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Behavioural Neurology
Volume 6, Issue 4, Pages 221-223
Case Report

Paradoxical Akathisia Caused by Clonazepam, Clorazepate and Lorazepam in Patients with Traumatic Encephalopathy and Seizure Disorders: A Subtype of Benzodiazepine-Induced Disinhibition?

A. B. Joseph1,3 and B. A. Wroblewski2

1McLean Hospital, Belmont, Center for Neurobehavioral Rehabilitation, Waltham, and Harvard Medical School, Boston, MA, USA
2Greenery Rehabilitation Center, Boston, Department of Rehabilitation Medicine, Tufts University School of Medicine, Boston and Massachusetts College of Pharmacy and Allied Health Sciences, Boston, MA, USA
3Center for Neurobehavioral Rehabilitation, 775 Trapelo Road, Waltham, MA 02154, USA

Received 1 November 1992; Accepted 19 September 1993

Copyright © 1993 Hindawi Publishing Corporation. This is an open access article distributed under the Creative Commons Attribution License, which permits unrestricted use, distribution, and reproduction in any medium, provided the original work is properly cited.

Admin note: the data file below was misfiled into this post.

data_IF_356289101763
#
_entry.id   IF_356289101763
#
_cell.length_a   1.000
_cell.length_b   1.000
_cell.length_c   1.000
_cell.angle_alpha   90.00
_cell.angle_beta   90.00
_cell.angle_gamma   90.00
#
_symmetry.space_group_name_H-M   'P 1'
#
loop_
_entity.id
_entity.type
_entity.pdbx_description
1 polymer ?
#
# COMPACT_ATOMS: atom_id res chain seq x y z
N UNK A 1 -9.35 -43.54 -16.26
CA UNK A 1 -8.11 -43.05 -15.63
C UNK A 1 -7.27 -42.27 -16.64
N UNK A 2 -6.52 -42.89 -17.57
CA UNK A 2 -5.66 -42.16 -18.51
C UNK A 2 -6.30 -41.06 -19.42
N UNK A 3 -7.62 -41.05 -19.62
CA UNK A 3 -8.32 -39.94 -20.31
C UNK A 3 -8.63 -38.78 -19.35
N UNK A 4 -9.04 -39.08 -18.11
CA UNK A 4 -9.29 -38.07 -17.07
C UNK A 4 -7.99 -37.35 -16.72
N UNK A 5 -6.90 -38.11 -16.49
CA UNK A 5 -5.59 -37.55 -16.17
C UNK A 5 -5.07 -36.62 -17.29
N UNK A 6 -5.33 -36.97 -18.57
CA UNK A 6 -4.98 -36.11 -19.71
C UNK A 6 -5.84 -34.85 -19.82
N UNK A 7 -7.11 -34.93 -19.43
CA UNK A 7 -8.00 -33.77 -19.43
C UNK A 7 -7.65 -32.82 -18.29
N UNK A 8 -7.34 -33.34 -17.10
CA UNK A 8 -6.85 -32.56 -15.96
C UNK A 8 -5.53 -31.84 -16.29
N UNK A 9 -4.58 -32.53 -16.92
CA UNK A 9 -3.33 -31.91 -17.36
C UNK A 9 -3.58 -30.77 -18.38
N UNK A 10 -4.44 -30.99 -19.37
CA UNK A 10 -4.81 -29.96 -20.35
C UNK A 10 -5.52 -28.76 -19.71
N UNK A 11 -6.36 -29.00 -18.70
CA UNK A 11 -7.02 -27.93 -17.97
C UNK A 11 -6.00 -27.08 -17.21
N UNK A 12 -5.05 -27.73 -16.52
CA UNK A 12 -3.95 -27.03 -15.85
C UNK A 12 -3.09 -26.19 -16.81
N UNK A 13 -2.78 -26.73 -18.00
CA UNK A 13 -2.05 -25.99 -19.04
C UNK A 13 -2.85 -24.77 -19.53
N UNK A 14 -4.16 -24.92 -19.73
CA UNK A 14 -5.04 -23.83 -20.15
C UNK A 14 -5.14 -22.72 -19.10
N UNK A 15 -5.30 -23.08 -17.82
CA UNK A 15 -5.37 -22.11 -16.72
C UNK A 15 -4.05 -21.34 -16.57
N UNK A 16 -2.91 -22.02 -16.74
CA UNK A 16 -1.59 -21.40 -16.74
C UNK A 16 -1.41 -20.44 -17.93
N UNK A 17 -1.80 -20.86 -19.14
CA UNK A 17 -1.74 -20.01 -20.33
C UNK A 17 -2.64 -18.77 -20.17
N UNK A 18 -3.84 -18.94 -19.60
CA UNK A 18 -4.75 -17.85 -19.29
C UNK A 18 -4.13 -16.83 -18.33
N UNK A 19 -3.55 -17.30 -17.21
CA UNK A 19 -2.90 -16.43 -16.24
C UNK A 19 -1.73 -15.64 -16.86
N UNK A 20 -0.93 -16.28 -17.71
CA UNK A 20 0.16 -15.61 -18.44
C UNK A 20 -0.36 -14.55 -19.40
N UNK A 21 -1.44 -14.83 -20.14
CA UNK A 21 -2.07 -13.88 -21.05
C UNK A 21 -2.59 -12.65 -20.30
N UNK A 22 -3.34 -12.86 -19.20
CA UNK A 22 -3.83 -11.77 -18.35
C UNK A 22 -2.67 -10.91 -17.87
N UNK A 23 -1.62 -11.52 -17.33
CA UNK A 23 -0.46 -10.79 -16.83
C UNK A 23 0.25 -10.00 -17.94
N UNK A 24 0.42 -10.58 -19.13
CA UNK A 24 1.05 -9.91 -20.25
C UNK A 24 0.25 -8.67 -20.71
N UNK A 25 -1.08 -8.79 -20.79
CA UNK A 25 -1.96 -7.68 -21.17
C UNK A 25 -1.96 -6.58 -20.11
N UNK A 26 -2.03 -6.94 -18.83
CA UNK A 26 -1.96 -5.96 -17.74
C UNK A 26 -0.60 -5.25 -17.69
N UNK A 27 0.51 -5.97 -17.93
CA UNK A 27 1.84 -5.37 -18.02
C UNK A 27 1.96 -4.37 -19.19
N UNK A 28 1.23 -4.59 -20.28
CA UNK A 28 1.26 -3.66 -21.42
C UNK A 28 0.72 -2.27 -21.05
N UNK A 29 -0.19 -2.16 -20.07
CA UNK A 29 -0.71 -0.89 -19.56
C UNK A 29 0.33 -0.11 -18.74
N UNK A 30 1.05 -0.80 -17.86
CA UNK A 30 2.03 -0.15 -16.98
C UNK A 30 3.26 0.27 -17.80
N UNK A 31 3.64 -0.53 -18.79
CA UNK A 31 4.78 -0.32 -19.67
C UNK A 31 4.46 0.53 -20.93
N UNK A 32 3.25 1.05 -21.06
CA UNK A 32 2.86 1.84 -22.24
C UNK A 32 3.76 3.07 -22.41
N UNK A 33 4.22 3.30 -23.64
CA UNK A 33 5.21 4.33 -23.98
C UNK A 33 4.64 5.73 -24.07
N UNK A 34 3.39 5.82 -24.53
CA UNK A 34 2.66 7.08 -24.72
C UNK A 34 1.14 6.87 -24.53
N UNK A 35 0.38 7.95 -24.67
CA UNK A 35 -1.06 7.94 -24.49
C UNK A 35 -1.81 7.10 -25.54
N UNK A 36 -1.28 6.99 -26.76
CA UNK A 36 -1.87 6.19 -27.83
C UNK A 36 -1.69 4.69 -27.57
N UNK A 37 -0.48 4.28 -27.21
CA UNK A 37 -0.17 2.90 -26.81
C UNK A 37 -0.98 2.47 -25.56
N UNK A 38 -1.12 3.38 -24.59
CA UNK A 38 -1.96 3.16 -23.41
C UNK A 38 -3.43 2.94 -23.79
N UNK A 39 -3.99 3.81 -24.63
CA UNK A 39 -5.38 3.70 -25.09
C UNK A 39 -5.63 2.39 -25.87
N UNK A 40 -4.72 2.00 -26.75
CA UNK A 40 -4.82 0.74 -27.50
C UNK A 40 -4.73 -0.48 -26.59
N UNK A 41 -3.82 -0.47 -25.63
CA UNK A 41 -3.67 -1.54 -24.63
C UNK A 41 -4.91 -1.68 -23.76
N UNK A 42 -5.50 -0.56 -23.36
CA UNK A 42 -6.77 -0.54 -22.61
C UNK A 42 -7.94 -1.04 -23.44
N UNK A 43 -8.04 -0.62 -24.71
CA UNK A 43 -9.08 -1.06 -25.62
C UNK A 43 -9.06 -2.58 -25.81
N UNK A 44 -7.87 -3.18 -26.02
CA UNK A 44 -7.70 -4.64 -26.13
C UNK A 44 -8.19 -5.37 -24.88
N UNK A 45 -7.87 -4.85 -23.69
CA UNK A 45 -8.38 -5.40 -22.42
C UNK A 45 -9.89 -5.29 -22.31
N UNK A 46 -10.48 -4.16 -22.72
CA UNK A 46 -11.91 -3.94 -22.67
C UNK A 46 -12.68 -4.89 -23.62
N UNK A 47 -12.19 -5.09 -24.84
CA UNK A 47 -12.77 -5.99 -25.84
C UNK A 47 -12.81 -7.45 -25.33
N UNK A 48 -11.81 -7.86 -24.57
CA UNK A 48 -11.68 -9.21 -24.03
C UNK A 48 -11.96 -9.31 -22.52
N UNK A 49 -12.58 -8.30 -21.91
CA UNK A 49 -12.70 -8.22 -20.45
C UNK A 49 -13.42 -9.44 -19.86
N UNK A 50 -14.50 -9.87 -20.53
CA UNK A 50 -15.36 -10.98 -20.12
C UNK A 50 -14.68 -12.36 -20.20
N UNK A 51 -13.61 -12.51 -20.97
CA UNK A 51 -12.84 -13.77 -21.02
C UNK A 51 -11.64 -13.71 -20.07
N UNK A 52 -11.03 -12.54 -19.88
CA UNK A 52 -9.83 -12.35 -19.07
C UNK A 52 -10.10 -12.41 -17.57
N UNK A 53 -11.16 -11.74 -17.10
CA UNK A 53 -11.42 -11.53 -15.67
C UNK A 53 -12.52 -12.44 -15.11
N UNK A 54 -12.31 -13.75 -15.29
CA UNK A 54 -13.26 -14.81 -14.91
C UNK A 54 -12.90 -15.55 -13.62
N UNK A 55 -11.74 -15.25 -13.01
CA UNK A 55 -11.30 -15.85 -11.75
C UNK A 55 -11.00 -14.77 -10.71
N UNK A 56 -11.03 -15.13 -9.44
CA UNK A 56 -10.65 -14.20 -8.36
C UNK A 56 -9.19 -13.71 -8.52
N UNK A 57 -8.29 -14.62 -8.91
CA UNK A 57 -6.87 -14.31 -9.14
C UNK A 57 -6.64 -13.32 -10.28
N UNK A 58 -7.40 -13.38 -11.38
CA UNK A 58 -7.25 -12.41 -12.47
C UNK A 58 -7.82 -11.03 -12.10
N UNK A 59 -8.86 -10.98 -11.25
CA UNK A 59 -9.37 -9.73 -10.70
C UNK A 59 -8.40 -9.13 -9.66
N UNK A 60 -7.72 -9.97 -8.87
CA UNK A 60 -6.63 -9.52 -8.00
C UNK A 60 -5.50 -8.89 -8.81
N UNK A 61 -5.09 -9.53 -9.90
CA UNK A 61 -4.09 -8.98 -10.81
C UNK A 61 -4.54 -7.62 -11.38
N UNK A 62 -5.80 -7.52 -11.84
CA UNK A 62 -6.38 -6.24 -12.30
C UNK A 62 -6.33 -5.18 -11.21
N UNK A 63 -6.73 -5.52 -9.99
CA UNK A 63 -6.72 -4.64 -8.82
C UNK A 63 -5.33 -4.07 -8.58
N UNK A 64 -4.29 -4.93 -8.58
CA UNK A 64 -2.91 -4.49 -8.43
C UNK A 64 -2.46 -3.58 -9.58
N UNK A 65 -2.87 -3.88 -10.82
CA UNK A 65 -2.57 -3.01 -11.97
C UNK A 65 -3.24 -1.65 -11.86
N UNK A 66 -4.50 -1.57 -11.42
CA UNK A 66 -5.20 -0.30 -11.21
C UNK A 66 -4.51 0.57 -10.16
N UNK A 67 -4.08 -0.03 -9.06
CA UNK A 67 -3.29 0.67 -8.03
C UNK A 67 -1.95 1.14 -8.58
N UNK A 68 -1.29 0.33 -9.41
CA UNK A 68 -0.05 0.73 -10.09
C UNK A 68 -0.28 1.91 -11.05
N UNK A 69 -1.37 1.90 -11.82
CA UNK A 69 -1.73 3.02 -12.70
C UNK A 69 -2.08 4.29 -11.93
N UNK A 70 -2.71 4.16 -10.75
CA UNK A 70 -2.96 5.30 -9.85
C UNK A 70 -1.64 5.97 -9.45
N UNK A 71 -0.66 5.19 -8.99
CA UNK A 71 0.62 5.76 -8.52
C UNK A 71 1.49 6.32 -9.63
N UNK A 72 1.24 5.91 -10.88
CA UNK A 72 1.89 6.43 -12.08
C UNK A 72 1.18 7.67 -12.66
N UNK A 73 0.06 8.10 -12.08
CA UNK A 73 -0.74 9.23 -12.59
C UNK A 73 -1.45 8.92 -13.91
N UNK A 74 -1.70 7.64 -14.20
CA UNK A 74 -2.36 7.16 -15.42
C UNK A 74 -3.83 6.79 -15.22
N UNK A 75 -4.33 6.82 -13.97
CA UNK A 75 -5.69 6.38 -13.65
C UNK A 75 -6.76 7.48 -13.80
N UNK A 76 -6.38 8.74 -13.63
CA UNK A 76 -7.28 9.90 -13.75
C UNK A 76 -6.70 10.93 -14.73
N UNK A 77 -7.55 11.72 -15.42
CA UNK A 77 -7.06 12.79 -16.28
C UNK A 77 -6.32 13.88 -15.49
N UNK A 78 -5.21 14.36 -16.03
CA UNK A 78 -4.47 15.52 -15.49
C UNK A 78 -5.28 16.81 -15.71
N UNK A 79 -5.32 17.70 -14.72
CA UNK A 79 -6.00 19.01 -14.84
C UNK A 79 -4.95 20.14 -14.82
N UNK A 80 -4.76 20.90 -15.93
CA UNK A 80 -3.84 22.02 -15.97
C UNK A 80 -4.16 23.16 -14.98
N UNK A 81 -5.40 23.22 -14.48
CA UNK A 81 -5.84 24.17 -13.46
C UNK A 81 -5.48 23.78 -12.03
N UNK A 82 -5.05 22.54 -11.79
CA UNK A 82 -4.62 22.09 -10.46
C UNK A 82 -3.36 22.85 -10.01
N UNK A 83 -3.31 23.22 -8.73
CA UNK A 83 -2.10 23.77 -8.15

Akathisia is frequently reported to be caused by neuroleptic drugs and sometimes by certain other agents such as fluoxetine. Benzodiazepines are a common treatment. The principal mechanism of akathisia is thought to be neurochemical, probably dopaminergic with serotonin also playing an important role. It is not usually thought to be related to benzodiazepine-caused disinhibition. Four episodes of atypical or paradoxical benzodiazepine-induced akathisia in three patients are reported and analyzed. All four episodes of akathisia were atypical because they were caused by clonazepam, clorazepate, or lorazepam. In one patient neither thiothixene nor lorazepam caused akathisia, but clonazepam and clorazepate did. In another patient both lorazepam and fluoxetine caused akathisia. It is also noted that all three patients had a history of traumatic brain injury and seizure disorder. The data support the hypothesis that atypical benzodiazepine-induced akathisia exists. Its mechanism may be different from neuroleptic-induced akathisia, but may still involve serotonergic systems or the forced normalization phenomenon. The similarity of these cases to reports of benzodiazepine-induced disinhibition raises the possibility that in some patients they may be the same entity.